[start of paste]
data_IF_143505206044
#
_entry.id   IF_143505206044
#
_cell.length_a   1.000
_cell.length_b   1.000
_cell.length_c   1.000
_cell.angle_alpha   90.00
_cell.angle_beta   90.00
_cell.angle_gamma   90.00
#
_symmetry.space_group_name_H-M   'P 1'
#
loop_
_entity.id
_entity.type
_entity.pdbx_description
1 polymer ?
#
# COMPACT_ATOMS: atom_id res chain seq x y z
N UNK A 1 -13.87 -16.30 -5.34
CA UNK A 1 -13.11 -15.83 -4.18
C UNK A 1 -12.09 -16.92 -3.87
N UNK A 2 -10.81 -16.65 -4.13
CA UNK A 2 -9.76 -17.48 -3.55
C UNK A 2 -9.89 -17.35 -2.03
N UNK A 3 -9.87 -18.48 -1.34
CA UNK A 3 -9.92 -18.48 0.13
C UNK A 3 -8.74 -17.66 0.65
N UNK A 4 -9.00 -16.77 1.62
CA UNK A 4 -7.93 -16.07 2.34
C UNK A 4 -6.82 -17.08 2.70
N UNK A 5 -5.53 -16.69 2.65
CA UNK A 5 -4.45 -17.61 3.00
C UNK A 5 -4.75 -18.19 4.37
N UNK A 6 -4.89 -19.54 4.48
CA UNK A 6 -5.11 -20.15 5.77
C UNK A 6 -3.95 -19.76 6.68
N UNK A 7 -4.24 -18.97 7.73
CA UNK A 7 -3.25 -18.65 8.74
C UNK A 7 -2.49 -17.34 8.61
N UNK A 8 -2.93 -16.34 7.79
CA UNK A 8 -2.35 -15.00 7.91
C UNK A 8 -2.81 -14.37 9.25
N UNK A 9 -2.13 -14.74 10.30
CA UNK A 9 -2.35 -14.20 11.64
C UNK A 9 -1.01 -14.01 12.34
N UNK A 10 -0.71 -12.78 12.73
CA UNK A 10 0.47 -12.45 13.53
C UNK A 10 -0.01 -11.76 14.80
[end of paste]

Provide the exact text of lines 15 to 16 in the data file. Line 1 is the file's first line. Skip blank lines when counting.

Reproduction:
_entity.id
_entity.type